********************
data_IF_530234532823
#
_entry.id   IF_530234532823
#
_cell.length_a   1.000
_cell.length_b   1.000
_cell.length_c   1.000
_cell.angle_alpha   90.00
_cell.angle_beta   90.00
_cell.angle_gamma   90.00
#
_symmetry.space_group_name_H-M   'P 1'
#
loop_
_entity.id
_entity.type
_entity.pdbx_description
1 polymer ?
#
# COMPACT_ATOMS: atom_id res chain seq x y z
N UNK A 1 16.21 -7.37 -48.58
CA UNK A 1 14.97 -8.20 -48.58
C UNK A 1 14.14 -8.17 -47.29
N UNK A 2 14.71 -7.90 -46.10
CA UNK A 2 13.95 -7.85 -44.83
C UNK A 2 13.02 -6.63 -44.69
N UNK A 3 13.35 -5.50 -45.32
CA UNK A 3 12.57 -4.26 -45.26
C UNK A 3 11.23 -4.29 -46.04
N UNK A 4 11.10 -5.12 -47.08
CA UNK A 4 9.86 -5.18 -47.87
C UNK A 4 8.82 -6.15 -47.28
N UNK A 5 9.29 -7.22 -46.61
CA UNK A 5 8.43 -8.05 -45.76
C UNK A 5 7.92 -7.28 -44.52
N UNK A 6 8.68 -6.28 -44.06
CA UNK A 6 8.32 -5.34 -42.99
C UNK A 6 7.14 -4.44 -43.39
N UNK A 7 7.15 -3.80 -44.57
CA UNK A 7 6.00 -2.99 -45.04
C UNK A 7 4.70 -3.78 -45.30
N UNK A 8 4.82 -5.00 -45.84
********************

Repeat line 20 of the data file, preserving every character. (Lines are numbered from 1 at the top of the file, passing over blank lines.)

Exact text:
# COMPACT_ATOMS: atom_id res chain seq x y z